We wholeheartedly agree with Prime Minister Sheikh Hasina's call for Covid 19 vaccines to be declared as a global public good that needs to be reached to all countries of the world. The PM relayed this message during a recorded speech aired in the plenary session of a conference of the Boao Forum for Asia (BFA). She also said that nations must work together to help organisations such as the UN to be effective in fulfilling global medical and vaccine requirements.
In this regard, we also commend the government's vigilance in terms of finding alternative vaccine supplies in the face of India blocking its export of vaccines from the Serum Institute of India (SII) to meet domestic requirements. A five-member committee led by the director general of the Drug Administration was formed on Monday for this purpose, and they are supposed to submit a report to the PM by April 26. It is encouraging to know about the Sinopharm's offer of providing the country with 60 lakh doses and Bangladesh's tentative agreement with Russia to produce the Sputnik V vaccine locally.
These are all very welcome initiatives in this uncertain time of the global Covid-19 vaccine supply shortage, especially for countries such as Bangladesh. With some vaccine-producing countries limiting or even banning the export of their vaccines so that their own population is inoculated first, people in countries that cannot produce the vaccine have become much more vulnerable to increasing infection and death rates. There are, for instance, concerns about the supply of the second dose of AstraZeneca vaccine in Bangladesh. The government must ensure that those who are scheduled for the second dose of this particular vaccine can access it on time to ensure its efficacy.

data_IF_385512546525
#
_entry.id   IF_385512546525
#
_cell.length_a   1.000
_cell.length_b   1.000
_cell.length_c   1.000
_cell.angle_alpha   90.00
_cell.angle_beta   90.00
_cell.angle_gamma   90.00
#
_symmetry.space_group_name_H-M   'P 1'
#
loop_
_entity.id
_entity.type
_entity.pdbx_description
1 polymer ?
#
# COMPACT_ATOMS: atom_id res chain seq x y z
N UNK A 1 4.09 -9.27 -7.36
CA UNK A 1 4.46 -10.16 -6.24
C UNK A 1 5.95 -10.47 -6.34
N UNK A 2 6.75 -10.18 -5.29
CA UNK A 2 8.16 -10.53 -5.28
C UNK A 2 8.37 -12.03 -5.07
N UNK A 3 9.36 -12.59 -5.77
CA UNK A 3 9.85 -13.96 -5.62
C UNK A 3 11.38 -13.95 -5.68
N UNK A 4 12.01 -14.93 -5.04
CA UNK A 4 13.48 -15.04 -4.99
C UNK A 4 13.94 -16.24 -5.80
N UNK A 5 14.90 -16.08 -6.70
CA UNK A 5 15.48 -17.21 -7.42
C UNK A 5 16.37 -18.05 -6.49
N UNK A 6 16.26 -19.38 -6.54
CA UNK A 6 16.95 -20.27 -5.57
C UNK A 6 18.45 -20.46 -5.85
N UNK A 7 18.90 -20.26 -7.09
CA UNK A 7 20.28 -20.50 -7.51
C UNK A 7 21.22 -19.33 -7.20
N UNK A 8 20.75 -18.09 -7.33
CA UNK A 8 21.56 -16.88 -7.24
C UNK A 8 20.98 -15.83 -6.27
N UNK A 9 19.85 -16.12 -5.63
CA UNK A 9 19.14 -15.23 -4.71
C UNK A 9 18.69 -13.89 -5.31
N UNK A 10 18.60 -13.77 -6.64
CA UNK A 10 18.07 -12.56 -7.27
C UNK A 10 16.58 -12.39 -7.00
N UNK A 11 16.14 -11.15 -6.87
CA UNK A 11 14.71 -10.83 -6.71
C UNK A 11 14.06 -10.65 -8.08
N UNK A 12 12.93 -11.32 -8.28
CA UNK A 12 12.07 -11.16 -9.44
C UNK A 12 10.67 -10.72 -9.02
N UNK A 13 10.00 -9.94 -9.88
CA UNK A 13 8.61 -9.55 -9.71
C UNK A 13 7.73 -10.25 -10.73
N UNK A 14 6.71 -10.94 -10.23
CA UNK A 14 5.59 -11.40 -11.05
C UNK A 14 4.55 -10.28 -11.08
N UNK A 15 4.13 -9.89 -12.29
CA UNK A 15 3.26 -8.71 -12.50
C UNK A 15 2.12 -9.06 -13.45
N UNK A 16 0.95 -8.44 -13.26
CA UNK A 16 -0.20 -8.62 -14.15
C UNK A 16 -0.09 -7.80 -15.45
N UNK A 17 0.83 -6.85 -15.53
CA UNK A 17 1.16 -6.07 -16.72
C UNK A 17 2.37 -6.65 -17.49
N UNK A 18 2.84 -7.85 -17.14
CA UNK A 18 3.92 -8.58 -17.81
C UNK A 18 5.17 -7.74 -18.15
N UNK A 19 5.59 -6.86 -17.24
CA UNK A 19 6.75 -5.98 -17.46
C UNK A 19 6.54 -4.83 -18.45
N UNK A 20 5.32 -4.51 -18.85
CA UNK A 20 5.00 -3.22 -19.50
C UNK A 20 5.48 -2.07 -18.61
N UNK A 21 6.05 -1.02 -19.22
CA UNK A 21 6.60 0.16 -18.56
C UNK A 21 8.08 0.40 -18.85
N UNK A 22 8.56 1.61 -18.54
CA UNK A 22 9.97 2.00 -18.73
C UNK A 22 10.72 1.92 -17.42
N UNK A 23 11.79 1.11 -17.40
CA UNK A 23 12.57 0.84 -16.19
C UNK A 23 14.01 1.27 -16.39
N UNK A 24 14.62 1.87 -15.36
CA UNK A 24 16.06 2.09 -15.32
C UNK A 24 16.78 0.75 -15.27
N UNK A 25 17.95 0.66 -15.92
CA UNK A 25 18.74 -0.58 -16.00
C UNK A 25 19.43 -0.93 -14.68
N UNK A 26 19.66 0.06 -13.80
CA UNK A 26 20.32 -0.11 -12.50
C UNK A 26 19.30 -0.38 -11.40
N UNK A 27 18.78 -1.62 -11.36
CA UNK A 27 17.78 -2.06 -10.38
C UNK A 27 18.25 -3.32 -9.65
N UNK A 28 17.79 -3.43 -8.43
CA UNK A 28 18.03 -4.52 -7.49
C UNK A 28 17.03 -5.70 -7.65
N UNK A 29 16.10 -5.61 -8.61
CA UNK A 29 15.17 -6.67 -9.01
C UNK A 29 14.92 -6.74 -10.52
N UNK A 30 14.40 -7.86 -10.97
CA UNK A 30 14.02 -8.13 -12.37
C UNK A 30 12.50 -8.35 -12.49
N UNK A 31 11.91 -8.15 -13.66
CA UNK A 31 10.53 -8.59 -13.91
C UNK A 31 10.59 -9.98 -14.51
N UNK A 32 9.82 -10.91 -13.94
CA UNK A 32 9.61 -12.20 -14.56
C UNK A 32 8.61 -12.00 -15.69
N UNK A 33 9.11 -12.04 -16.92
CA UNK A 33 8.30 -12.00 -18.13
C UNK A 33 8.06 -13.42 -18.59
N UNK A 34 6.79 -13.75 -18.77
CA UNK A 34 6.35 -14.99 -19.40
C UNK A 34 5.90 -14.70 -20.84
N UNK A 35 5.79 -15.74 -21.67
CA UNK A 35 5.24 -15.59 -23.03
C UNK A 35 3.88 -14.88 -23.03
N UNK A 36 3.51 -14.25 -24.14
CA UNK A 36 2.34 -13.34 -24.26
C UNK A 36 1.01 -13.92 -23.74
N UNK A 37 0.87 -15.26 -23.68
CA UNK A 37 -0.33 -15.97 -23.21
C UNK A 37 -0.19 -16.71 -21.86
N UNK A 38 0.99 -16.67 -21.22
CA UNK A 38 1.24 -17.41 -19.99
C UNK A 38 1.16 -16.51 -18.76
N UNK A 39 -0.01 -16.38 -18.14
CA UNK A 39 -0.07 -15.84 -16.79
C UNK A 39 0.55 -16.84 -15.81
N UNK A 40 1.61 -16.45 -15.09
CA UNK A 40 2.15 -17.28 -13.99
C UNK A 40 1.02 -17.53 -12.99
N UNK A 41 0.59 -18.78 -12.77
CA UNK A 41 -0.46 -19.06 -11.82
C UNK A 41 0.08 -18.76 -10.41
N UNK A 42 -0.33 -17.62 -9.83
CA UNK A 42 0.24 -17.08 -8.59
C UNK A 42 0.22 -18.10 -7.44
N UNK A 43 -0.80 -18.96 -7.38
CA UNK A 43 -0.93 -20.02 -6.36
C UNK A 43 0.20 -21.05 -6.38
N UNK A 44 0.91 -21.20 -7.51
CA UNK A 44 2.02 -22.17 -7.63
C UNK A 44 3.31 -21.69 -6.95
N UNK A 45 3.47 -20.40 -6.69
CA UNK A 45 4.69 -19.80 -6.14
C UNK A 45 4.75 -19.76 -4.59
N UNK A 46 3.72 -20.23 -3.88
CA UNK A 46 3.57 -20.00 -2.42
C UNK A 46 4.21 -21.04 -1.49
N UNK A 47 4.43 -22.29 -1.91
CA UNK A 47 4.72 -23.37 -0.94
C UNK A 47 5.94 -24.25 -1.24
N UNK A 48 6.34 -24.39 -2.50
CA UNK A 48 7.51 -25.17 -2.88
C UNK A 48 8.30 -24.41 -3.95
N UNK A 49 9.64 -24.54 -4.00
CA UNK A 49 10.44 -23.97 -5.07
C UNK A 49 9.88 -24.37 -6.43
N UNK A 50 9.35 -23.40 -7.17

If countries that are capable of producing the vaccines continue to only look after their own, instead of also helping other more vulnerable countries become vaccinated, then there is no way that the virus can be fully eliminated. This is a global health crisis and requires cooperation of all countries of the world.
We believe that now is the time to prioritise equitable distribution of the vaccines for the global population over all else, including removing the barriers of intellectual property rights on the vaccines. As the PM said in her speech, global and regional partnerships need to be strengthened in a coordinated manner so that these challenges can be addressed effectively. We strongly believe that the Covid-19 vaccines should be declared as public goods. Each person must receive their due doses of the vaccine, regardless of the economic or political state of their home country.